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United States v. Bellard

United States Court of Appeals, Fifth Circuit
Apr 23, 1982
674 F.2d 330 (5th Cir. 1982)


holding that the government was both assignee and guarantor of loan

Summary of this case from United States v. Baker


No. 80-3872.

April 23, 1982.

Leven H. Harris, Asst. U.S. Atty., Shreveport, La., Harold Jenkins, Asst. Gen. Counsel for Postsecondary Ed., U.S. Dept. of Ed., Washington, D.C., for plaintiff-appellant.

Edwards, Stefanski Barousse, Jim Cunningham, Crowley, La., for defendant-appellee.

Appeal from the United States District Court for the Western District of Louisiana.

Before COLEMAN, REAVLEY, and SAM D. JOHNSON, Circuit Judges.

The district court ruled that the United States is without a common-law right to indemnification from student borrowers who default on loans guaranteed under the Federal Insured Student Loan Program, Tit. IV-B of the Higher Education Act of 1965, 20 U.S.C. § 1071 et seq. Neither the statutory provision relied on by the district court nor the program's legislative history discloses a congressional intention to deny to the Government that right of direct recovery which would otherwise arise from its agreement to serve as the borrower's guarantor. The judgment of the district court is, accordingly, reversed.


In August of 1969 defendant-appellee Warren J. Bellard borrowed $1400 from Parks School of Business to finance his education at a business college in Louisiana. Bellard acknowledged his obligation by execution of a document entitled "Promissory Note, Federal Insured Student Loan Program," which recited, in addition to the usual promises to repay, that he understood that the lender had applied for federal loan insurance on the monies advanced pursuant to the note, that he agreed to pay the lender's federal loan insurance premiums, and that the terms of the note would be interpreted in light of federal regulations pertaining to the Higher Education Act of 1965 (the Act).

The Parks School of Business is an educational institution located in Denver, Colorado. It appears from the scant information in the record that Bellard executed his promissory note in Lafayette, Louisiana, and that the proceeds were applied to his tuition at the Spencer Business College in Lafayette. It further appears from the record that the Parks School assigned Bellard's note to the Labor Finance Industrial Bank of Denver, Colorado, and that it was to the latter institution that the United States made payment upon Bellard's default. The limited significance of these facts is explored in our inquiry into the appropriate choice of law, see note 6, infra.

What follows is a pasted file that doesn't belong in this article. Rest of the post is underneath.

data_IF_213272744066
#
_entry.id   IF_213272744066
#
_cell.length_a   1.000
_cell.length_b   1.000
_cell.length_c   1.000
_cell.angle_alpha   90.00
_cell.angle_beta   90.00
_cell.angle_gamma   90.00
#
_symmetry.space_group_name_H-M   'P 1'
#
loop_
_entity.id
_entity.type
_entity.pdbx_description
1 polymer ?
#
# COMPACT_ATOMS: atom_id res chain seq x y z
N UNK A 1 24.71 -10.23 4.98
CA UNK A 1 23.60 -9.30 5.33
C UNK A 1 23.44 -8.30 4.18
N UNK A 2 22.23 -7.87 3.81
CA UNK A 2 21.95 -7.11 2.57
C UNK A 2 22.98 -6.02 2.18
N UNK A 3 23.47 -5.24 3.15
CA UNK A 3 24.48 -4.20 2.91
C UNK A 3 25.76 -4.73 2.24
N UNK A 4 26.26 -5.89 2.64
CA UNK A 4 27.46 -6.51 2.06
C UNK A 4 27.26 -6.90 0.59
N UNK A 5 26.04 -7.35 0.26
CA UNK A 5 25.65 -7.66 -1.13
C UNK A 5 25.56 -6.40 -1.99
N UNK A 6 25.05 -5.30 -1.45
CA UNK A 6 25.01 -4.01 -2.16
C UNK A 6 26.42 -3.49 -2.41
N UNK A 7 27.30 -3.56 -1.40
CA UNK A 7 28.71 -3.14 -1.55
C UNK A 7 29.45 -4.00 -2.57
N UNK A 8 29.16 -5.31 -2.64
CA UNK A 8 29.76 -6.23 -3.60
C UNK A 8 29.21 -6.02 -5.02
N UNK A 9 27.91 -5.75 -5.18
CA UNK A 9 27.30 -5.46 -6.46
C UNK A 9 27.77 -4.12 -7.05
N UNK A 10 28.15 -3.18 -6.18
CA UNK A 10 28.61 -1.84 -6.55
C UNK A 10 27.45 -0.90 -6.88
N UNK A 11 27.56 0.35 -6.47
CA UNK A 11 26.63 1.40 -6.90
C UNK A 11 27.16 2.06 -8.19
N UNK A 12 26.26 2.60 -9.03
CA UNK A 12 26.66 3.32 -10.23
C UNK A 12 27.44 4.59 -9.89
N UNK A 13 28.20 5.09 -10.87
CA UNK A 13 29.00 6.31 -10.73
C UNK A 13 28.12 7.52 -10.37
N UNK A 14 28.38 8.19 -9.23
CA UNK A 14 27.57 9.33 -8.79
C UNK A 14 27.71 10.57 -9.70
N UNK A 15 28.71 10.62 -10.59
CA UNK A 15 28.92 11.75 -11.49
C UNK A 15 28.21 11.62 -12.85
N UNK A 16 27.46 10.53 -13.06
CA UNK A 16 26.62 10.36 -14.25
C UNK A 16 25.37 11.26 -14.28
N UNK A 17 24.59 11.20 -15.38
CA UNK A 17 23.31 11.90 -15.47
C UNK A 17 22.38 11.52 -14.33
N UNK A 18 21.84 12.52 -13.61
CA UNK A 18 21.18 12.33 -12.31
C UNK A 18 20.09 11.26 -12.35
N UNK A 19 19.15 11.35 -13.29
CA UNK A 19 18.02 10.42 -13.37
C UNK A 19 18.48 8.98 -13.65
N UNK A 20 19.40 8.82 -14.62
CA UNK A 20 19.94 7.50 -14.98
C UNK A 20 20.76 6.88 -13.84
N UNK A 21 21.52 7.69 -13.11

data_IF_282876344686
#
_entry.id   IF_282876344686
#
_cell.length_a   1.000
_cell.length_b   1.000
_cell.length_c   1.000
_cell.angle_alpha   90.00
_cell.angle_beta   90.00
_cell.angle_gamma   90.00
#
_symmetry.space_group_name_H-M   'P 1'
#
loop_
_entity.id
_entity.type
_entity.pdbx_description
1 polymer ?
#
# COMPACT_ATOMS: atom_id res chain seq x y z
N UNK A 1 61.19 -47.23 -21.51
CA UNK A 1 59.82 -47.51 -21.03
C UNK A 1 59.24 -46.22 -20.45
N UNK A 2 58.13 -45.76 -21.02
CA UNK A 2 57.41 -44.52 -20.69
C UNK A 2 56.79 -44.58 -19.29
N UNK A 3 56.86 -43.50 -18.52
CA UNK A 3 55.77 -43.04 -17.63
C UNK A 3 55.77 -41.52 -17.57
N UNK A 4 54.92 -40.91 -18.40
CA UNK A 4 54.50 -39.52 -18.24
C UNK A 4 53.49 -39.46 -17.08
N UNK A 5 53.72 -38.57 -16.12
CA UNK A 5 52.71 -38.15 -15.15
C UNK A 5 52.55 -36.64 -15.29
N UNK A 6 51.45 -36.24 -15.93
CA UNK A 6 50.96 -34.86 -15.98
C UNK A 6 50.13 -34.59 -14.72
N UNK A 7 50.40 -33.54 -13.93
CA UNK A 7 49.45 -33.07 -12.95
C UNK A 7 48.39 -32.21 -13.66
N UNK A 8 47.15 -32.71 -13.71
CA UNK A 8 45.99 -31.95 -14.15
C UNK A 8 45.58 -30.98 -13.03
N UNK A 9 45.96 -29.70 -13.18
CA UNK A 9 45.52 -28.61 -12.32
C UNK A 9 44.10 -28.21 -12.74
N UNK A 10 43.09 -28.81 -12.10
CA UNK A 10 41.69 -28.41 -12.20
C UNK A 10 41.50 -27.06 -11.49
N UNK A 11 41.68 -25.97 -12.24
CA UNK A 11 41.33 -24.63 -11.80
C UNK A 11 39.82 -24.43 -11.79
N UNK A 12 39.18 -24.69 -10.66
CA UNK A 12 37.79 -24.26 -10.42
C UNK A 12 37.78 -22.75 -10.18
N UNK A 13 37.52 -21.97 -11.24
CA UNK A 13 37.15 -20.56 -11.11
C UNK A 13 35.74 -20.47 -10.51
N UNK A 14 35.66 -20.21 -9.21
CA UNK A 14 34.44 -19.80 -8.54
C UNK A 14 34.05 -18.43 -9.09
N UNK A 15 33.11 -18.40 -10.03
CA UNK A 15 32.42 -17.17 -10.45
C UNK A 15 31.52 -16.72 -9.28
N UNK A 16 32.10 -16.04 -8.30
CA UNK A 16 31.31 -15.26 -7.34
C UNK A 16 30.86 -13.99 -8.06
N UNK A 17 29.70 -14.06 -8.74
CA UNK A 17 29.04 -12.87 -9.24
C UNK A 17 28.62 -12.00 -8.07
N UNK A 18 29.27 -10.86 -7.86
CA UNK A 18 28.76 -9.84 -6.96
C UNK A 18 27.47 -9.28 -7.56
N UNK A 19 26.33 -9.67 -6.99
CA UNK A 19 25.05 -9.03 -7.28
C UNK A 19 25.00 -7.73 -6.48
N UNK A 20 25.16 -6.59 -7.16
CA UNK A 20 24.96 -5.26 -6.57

The terms of the loan tracked the terms dictated by the Act as preconditions to qualification for federal loan insurance. The note was unsecured, section 427(a)(2)(A), 20 U.S.C. § 1077(a)(2)(A). Interest was set at the rate of seven percent simple per annum, section 427(b), 20 U.S.C. § 1077(b), as amended by Act of Aug. 3, 1968, Pub.L. No. 90-460, § 2(a)(1), 82 Stat. 635, with payment to be deferred at the option of the lender until commencement of the loan repayment period, § 427(a)(2)(D), 20 U.S.C. § 1077(a)(2)(D). The lender exonerated Bellard of liability for any portion of the interest payable by the United States government. Section 427(a)(2)(E), 20 U.S.C. § 1077(a)(2)(E), as amended by Act of Oct. 16, 1968, Pub.L. No. 90-575, Title I, § 113(b)(2), 82 Stat. 1021. Repayment of principal and accrued interest, if any, was agreed to begin twelve months after Bellard stopped carrying at least half of a normal full-time academic workload at an eligible institution, section 427(a)(2)(B), 20 U.S.C. § 1077(a)(2)(B); it could be further postponed up to three years, while Bellard served his country in the armed forces, the Peace Corps, or as a VISTA volunteer. Section 427(a)(2)(C), 20 U.S.C. § 1077(a)(2)(C), as amended by Act of Oct. 16, 1968, Pub.L. No. 90-575, Title I §§ 116(b)(2), 117(c), 82 Stat. 1021, 1023. Bellard's liability would be cancelled completely in the event of his death or total and permanent disability. Section 437(a), 20 U.S.C. § 1087(a), as added by Act of Oct. 16, 1968, Pub.L. No. 90-575, Title I, § 113(a), 82 Stat. 1020.